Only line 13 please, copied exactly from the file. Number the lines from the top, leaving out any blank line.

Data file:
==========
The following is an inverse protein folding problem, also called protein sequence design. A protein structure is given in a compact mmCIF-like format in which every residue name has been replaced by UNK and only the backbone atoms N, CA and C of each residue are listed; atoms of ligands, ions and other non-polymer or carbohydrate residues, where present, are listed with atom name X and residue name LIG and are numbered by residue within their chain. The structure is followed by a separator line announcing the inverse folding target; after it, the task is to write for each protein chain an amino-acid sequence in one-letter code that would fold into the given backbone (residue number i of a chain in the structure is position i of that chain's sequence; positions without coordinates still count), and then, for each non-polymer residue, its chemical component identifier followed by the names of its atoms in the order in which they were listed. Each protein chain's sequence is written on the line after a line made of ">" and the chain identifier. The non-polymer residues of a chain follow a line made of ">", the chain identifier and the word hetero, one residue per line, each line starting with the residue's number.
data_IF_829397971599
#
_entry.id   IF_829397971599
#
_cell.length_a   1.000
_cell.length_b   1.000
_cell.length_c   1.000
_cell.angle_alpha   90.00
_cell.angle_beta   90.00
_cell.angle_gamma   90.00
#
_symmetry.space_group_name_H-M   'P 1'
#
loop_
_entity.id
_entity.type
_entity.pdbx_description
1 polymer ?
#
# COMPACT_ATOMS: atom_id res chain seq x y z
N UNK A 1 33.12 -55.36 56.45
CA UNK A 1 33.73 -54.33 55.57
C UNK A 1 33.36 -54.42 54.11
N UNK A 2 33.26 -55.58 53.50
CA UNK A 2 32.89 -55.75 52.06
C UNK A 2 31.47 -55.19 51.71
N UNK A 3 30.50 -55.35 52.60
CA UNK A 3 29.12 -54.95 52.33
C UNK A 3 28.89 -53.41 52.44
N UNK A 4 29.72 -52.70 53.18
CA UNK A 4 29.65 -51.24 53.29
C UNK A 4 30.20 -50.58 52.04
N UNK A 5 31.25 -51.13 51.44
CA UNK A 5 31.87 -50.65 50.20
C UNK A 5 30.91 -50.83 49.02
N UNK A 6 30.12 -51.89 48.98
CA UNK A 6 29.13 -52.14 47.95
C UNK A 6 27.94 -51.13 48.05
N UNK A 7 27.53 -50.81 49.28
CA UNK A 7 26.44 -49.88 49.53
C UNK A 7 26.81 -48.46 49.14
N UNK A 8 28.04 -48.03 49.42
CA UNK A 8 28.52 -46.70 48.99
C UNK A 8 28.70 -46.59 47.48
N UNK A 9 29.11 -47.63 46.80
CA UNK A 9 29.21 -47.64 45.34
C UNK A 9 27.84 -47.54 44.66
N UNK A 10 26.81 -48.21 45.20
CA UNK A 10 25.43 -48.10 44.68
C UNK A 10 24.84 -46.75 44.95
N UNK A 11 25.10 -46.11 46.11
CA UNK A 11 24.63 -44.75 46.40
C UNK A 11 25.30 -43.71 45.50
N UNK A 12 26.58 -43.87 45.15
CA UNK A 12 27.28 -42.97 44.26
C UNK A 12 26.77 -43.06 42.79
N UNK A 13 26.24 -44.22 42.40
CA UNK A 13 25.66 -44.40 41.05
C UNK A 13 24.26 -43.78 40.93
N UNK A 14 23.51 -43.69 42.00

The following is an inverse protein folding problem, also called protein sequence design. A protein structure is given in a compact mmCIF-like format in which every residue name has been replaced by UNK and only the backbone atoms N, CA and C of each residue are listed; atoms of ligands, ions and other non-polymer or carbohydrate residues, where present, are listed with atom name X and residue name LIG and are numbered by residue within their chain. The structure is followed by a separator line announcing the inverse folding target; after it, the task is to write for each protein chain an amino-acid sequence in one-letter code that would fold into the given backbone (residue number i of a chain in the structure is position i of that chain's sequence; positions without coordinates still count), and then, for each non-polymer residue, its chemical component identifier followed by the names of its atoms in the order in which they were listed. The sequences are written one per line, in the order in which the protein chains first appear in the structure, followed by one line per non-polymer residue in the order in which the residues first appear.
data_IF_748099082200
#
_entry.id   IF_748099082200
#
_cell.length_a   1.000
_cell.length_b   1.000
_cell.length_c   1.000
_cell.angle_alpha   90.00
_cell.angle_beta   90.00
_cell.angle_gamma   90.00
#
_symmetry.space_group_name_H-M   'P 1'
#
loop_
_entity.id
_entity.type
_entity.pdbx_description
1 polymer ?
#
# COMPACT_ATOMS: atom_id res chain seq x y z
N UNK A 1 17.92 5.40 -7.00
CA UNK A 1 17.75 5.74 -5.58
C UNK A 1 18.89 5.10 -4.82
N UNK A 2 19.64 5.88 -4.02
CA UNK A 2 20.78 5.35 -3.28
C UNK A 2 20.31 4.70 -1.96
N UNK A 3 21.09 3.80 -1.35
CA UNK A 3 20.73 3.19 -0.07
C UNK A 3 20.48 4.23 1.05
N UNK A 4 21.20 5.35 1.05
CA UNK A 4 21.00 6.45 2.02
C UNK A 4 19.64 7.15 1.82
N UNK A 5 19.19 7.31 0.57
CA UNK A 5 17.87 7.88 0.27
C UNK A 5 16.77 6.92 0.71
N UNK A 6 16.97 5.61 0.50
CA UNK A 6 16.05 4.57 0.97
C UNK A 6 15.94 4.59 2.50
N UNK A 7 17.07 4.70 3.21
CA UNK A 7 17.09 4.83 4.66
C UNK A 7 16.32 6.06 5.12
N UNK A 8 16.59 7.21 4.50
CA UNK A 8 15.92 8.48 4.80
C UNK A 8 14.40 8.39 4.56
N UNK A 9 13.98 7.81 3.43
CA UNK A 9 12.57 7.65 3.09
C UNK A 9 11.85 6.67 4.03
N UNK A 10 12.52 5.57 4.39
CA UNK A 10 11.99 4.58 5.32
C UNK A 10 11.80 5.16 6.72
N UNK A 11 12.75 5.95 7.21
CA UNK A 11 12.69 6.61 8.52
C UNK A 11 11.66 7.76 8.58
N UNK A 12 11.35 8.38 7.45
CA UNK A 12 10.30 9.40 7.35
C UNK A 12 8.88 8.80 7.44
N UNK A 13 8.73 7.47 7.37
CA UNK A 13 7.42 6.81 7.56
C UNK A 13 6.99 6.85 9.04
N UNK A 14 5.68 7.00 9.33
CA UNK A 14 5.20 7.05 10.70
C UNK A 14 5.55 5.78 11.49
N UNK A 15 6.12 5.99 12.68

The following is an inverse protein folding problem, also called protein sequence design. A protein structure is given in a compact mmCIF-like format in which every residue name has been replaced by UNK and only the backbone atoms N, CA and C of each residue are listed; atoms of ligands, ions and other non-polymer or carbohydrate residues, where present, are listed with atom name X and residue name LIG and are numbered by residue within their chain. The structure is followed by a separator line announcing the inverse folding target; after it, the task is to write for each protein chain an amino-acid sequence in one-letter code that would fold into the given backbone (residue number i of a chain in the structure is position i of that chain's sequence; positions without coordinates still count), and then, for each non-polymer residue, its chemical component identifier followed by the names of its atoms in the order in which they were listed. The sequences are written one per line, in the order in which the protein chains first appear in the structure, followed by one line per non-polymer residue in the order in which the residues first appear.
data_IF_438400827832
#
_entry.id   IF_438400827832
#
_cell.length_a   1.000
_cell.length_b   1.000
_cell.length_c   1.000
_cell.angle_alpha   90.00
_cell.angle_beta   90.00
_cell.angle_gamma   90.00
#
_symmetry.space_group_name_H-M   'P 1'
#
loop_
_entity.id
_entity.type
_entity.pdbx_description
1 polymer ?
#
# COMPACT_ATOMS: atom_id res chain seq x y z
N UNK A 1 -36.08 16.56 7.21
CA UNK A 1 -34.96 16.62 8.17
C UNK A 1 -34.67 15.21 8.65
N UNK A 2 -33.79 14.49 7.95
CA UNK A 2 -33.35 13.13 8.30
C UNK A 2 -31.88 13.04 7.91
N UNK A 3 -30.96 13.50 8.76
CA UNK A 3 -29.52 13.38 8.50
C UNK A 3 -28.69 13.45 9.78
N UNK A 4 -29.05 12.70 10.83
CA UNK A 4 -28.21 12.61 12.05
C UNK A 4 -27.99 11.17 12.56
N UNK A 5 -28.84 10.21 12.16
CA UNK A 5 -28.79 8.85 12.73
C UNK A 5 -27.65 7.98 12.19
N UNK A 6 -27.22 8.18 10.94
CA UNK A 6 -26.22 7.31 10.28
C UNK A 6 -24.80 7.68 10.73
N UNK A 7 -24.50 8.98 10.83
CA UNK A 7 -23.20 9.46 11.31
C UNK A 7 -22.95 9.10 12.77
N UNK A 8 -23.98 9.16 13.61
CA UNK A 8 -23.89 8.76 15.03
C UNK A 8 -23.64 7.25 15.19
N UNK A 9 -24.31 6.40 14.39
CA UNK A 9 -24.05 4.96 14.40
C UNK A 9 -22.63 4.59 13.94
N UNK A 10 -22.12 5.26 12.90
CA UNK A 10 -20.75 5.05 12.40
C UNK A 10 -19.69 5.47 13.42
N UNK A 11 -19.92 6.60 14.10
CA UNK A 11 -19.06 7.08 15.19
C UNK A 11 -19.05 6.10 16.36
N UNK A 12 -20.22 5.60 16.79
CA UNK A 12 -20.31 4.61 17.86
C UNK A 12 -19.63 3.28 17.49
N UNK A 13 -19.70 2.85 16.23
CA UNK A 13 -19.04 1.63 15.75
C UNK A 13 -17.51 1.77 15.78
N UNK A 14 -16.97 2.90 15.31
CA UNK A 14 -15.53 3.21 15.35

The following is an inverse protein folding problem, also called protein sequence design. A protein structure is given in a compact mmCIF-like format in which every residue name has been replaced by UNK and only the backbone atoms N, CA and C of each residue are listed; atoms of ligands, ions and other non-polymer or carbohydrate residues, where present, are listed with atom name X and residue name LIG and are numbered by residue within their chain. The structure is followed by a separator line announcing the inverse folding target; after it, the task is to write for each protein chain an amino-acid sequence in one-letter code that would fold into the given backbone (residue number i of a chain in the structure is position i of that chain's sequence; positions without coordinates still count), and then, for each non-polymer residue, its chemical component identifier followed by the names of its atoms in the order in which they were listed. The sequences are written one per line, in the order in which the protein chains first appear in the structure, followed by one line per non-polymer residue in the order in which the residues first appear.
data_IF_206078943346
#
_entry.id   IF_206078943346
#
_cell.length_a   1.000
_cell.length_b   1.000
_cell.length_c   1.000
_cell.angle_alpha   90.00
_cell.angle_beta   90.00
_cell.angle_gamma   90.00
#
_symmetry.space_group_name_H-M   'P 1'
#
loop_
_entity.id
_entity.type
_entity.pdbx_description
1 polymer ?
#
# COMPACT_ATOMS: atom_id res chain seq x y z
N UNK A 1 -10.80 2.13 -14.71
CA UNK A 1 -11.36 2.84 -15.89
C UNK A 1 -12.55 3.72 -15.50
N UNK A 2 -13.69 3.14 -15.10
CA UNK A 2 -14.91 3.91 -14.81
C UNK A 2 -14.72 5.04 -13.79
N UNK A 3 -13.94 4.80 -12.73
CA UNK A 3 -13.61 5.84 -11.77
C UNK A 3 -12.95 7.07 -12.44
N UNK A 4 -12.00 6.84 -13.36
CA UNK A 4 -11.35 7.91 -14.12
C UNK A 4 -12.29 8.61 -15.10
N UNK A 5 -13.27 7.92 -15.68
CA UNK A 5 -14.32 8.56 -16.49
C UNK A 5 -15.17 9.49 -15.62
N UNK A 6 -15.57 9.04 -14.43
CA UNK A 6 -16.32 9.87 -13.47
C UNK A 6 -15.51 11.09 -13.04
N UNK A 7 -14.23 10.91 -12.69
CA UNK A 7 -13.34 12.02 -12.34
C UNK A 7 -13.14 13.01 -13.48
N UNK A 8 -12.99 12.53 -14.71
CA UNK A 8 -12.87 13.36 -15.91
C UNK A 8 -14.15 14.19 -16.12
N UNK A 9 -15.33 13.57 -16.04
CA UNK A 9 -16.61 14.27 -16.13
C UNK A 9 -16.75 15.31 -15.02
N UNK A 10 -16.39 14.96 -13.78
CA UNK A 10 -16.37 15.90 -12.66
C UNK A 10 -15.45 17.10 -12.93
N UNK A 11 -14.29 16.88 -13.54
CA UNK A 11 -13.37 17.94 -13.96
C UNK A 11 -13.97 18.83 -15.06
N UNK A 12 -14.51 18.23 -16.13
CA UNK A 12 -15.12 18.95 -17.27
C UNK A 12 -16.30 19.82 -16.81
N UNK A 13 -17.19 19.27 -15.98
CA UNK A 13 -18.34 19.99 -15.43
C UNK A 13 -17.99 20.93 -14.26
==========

_symmetry.space_group_name_H-M   'P 1'